Life Health > Health Insurance > Health Insurance

Muni Hospital Bonds Resume Winning Run as the Affordable Care Act Fight Lags

Your article was successfully shared with the contacts you provided.

(Bloomberg) — President Donald Trump’s failure to win a swift overhaul of the Affordable Care Act is delivering gains to a niche of the municipal-bond market.

Tax-exempt hospital debt has resumed its more than three-year run of outperformance as the Republican-led Congress struggles to come up with a replacement for the Affordable Care Act, which helped health care providers by reducing the ranks of the uninsured. The securities have returned 4.3% this year, 0.7 percentage point more than the broader municipal market, according to S&P Global Ratings indexes.

(Related: California Lets Insurers Put ACA Changes in 2018 Rate Filings)

“It’s aggressive to get it through in such a short period of time — probably unrealistic on their time frame for something as far-reaching and complicated,’” said George Huang, director of municipal securities research for Wells Fargo Securities. “The fact that the hospital industry -the people in the health care space -are not a part of the conversation, that makes it difficult.”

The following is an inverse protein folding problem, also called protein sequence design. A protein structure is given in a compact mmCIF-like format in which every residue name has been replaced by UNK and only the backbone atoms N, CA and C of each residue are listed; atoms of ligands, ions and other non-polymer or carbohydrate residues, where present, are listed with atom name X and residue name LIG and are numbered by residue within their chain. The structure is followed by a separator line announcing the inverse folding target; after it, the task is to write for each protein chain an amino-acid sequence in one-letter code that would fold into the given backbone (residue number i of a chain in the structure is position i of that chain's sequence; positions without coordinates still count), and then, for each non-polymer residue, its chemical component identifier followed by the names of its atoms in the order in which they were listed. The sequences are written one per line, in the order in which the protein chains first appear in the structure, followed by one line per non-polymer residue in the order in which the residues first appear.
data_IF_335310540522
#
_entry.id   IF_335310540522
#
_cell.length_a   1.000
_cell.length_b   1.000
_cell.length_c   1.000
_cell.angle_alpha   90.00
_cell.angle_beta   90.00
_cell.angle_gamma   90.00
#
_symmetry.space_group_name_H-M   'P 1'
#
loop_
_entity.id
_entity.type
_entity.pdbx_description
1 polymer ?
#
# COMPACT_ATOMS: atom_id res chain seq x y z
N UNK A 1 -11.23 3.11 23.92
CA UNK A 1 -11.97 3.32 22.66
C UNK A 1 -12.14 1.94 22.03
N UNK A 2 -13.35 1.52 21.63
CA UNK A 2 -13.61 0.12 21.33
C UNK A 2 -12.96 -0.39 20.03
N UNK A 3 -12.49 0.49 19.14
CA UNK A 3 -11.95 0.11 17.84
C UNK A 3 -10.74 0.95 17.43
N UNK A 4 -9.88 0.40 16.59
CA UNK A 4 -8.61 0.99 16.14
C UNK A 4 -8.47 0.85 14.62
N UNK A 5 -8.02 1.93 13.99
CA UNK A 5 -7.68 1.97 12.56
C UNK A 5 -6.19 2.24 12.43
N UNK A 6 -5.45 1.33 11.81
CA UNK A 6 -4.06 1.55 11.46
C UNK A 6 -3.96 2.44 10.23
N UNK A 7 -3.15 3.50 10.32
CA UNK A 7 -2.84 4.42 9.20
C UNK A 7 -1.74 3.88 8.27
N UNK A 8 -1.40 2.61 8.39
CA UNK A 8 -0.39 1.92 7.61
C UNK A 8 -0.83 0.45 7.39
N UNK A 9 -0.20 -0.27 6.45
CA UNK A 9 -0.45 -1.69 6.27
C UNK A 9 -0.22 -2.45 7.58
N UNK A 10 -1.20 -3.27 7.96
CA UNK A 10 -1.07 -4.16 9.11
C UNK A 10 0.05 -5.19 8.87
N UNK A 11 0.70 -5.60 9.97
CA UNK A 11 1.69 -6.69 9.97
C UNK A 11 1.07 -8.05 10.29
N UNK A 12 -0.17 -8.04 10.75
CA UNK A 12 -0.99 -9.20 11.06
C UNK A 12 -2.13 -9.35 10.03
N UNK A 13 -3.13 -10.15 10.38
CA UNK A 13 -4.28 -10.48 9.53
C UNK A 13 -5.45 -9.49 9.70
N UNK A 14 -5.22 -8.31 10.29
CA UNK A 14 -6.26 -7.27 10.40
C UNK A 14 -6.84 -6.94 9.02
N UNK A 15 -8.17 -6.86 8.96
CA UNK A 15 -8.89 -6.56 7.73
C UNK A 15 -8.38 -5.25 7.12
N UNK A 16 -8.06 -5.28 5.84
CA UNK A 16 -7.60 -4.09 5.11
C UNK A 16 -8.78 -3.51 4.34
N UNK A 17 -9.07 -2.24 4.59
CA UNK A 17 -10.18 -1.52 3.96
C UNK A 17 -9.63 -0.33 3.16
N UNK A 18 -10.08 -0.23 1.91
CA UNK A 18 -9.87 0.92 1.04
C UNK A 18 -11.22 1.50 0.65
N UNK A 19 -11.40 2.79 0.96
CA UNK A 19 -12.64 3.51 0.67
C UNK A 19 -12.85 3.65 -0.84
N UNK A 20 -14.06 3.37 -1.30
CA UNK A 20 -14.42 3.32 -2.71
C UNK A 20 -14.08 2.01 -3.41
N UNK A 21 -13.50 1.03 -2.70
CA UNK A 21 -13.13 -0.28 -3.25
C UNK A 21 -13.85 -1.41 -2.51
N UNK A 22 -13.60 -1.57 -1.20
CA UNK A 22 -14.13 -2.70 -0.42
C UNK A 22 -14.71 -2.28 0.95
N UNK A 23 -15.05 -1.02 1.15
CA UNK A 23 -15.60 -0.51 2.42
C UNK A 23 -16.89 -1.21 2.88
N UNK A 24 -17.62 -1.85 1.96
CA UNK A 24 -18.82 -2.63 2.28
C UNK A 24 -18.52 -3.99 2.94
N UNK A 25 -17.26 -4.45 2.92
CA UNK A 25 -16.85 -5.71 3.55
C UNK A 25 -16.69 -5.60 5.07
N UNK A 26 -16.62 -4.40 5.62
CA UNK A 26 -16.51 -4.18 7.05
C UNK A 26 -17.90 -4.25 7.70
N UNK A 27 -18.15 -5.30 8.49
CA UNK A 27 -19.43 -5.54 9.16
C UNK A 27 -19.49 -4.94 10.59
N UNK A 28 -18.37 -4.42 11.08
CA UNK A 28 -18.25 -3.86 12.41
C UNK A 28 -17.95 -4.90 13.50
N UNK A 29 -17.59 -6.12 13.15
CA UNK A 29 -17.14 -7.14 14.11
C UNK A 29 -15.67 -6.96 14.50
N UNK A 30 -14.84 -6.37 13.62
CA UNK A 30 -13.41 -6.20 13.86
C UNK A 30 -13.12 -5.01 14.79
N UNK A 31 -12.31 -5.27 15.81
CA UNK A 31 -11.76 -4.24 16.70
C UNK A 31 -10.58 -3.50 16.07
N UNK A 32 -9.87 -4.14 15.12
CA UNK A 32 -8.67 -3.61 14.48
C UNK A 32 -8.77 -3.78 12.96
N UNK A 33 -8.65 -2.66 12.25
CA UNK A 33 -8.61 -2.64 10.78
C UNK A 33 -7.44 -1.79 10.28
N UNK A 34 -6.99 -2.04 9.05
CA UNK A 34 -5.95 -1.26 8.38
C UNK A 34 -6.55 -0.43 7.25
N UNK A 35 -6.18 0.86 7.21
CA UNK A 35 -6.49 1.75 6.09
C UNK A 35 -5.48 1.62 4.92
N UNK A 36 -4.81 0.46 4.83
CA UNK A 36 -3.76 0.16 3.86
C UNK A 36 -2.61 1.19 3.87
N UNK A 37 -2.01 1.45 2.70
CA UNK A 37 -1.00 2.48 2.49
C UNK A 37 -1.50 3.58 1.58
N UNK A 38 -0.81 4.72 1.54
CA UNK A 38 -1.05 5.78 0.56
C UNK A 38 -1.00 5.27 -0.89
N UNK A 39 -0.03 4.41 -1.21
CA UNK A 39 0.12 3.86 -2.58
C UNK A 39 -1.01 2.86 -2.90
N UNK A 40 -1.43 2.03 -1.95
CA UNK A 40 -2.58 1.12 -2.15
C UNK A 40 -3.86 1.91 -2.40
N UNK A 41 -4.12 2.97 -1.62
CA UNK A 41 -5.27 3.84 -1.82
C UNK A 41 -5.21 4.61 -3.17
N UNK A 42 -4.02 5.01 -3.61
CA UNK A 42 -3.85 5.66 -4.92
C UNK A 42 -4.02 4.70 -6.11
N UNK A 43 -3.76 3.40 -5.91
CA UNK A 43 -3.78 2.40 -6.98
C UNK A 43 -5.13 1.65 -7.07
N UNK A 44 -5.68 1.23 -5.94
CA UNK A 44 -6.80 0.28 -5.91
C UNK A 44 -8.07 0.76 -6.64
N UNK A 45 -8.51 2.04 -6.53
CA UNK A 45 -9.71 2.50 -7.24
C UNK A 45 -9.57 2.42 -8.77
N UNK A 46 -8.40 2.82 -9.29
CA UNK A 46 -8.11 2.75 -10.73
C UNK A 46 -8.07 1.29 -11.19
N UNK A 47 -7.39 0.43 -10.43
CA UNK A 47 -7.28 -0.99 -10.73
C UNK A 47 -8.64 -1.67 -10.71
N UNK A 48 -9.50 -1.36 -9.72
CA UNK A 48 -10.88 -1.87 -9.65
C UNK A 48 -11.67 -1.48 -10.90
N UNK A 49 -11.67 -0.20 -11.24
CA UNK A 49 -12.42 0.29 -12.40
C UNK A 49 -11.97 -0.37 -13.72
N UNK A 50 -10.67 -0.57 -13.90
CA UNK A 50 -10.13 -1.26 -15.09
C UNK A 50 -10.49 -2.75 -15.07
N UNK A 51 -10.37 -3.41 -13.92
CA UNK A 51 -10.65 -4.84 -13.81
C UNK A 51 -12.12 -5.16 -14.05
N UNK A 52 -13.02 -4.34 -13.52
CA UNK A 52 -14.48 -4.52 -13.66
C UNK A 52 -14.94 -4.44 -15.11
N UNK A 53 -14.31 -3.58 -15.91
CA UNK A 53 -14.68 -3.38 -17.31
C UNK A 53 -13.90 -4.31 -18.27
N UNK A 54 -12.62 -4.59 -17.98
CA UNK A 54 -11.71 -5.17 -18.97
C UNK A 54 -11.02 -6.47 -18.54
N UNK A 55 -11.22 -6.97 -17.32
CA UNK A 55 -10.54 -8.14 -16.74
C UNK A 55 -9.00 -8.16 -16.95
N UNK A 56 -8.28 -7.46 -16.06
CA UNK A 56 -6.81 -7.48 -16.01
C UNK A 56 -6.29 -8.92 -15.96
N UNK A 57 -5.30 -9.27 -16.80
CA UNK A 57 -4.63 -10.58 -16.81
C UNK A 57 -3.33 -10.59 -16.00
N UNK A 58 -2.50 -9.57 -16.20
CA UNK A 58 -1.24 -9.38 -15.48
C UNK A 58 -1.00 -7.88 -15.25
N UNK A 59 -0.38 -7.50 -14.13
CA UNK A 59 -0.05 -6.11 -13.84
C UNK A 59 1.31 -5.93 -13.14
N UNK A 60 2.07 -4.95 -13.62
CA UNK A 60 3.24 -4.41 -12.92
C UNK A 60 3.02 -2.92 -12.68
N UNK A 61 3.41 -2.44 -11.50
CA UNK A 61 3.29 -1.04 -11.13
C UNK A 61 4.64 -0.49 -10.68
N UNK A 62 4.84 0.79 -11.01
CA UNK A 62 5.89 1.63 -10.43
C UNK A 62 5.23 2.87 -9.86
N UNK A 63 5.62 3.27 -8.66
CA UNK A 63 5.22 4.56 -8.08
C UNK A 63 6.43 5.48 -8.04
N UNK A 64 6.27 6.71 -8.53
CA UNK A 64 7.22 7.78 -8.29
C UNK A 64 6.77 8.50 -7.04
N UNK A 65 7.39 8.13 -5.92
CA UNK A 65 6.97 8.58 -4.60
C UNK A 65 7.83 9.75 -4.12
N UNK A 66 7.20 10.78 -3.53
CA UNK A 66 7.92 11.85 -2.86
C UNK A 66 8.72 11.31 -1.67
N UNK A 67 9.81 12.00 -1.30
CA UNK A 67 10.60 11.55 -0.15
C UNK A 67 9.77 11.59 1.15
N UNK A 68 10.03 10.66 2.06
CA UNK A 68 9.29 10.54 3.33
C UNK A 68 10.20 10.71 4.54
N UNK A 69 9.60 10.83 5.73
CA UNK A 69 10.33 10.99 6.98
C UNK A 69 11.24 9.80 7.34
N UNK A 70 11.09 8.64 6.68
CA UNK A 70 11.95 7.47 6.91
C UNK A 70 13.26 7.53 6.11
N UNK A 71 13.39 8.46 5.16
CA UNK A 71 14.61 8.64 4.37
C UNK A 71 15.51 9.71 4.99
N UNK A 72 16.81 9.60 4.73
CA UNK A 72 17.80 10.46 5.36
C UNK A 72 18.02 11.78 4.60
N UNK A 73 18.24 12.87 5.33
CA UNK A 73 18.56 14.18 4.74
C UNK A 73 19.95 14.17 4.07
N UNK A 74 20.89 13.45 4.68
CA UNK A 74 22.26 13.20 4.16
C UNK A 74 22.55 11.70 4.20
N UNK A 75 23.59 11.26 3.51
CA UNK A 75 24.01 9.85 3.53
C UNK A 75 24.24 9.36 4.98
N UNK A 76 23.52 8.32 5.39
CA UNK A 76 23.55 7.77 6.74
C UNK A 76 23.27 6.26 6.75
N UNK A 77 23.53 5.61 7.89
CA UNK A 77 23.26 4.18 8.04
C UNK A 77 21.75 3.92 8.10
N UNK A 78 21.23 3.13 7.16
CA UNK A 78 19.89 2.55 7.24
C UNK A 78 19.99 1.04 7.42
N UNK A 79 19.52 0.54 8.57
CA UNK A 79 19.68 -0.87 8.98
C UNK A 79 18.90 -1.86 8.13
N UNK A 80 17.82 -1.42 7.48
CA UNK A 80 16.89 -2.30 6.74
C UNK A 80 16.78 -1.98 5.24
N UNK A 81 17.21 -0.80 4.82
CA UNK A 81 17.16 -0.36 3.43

Trump’s victory in November initially weighed on the performance of hospital bonds because he pledged to quickly roll back and replace President Barack Obama’s signature law, casting uncertainty over the industry. By expanding the Medicaid program for the poor and requiring others to purchase insurance, the Affordable Care Act reduced the financial strain on hospitals from treating the uninsured.

The Affordable Care Act change bill passed by the House of Representatives included cuts to Medicaid and other health expenditures, with the Congressional Budget Office estimating it would eventually leave 23 million more Americans without insurance by 2026. The Senate is currently working behind closed doors to draft its own replacement.

“We’re in status quo for ACA,” said Huang, noting that there’s skepticism among investors that the Republicans will be able to agree on a replacement. “There hasn’t been a lot of proposed rules and regulations, so that’s all good for the hospital sector.”

Politics aside, hospital bonds have also benefited from a decline in interest rates that has left investors willing to take on more risk to get higher returns. The health care industry is attractive to such municipal buyers, given the scarcity of high-yield bonds, Barclays PLC analysts said in a report last week.

“It’s probably not the best time to buy it, but it is the best compared to everything else,” said David Ashley, a portfolio manager with Thornburg Investment Management, which holds $11.5 billion of municipal bonds.

— Read Actuary Sizes Up 2018 Individual Health Picture on ThinkAdvisor. 

More on this topic